A Manson family member whose recorded conversations with his late attorney are part of a Texas bankruptcy proceeding says Los Angeles police should be allowed to listen to the tapes but not take possession of them.

Charles "Tex" Watson wrote in a motion filed last week that U.S. Bankruptcy Judge Brenda T. Rhoades should reconsider her ruling allowing the LAPD to obtain the eight cassette tapes. The tapes made four decades ago are of conversations between Watson and attorney Bill Boyd, whose firm is now in Chapter 7 bankruptcy.

Giving the tapes to the LAPD outright could result in media gaining access, and that would create "a public dishonor" to those "emotionally attached" to the Manson murders, Watson wrote. He prepared the motion from the California prison where he is serving a life sentence for his role in the 1969 killings of actress Sharon Tate and six others.

"I understand these are the consequences of my crime, but there should be no more victims," Watson wrote, underlining the last three words.

Watson said allowing the LAPD to listen to the tapes should be enough to answer the question, raised by LAPD chief Charlie Beck in a letter to the court, of whether Manson and his followers were responsible for other killings.

"If this be so, and it is not, the request of the LAPD can be satisfied by listening to the tapes without taking possession of them," Watson wrote. The word "not" is underlined.

A May 29 ruling by Rhoades gave the LAPD the right to obtain the tapes, made in 1971 or 1972.

Boyd, who died in 2009, represented Watson, a native of the small North Texas town of Copeville, when the Manson disciple fled to his home state after the murders.

LAPD spokesman Andrew Smith said Monday that Watson's motion hasn't changed the department's plan to send detectives to obtain the tapes after Rhoades' order becomes final Thursday.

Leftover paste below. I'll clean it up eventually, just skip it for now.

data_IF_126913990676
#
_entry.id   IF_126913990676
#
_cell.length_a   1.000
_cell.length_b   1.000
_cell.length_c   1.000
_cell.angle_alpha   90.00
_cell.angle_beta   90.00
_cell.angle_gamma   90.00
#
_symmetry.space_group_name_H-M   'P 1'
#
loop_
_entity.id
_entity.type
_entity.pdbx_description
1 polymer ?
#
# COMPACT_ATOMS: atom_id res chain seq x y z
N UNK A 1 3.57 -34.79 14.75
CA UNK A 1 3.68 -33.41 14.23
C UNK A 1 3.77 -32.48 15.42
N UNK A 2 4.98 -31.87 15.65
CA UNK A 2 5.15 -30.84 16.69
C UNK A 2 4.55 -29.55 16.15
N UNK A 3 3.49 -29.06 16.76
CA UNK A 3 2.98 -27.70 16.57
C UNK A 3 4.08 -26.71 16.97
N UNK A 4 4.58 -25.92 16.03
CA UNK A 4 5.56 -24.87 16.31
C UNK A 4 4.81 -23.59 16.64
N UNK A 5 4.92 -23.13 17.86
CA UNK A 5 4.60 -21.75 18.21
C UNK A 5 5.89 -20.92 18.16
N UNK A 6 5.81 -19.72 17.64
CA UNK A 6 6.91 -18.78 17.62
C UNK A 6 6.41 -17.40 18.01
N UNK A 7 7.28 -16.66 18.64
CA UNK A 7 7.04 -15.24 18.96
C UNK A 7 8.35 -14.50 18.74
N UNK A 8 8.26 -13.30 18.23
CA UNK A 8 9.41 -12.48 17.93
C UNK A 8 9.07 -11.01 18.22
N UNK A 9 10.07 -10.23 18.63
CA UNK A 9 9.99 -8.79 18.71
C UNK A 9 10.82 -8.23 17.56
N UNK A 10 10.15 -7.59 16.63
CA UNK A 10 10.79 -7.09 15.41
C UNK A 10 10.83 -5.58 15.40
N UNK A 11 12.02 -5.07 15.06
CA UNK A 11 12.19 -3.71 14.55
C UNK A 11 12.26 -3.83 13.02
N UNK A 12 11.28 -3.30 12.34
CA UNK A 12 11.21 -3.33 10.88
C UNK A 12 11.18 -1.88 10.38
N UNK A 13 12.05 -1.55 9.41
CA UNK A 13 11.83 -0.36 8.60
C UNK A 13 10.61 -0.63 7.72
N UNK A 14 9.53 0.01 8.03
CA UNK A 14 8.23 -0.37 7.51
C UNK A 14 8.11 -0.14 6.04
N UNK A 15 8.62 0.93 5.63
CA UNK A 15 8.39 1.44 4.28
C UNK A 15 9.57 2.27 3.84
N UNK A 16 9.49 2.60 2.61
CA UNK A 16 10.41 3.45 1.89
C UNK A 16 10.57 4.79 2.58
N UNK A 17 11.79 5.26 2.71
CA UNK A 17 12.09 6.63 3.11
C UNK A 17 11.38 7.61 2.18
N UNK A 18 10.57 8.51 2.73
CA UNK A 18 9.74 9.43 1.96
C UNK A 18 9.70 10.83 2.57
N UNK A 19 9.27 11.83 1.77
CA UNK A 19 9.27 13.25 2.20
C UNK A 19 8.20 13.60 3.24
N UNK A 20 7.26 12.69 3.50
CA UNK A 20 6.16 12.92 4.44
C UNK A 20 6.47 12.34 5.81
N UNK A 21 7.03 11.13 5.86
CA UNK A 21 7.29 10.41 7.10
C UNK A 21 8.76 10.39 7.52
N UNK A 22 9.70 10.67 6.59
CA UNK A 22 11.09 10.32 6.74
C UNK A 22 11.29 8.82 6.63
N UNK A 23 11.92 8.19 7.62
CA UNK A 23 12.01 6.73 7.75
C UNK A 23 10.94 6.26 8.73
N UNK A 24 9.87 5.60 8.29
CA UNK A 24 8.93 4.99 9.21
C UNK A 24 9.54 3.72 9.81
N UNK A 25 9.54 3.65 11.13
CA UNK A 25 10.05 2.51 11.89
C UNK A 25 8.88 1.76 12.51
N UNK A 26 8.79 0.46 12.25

"We hope we can take possession and continue our investigation as soon as possible," Smith said.

Court records do not indicate whether Rhoades plans a hearing on Watson's motion.

Copies of the tapes previously were made available to the co-author of Watson's 1978 book "Will You Die for Me? The Man Who Killed for Charles Manson Tells His Own Story."

During the May 29 hearing, bankruptcy trustee Linda Payne said Boyd sold those copies to the book's co-author for $49,000 to cover legal fees after Watson waived his right to attorney-client privilege. Because of that waiver, there was no reason for the judge to block the LAPD's request, Payne said.

But Watson argued in his motion that he waived his attorney-client privilege "for no other reason" than the book.

"In the eyes of justice, I am fully willing for the LAPD to listen to the tapes to satisfy their investigation, but not to take possession, since they are not their property," he wrote.

Watson, now 66, was convicted of all seven murders. He, Manson and three other followers were sentenced to death but had their sentences commuted to life when the death penalty was briefly outlawed in 1972.

Testimony at the Manson trial cast Watson as the cult leader's chief lieutenant, the cruel killer who confronted the pregnant Tate and her friends and announced, "I'm the devil and I'm here to do the devil's work."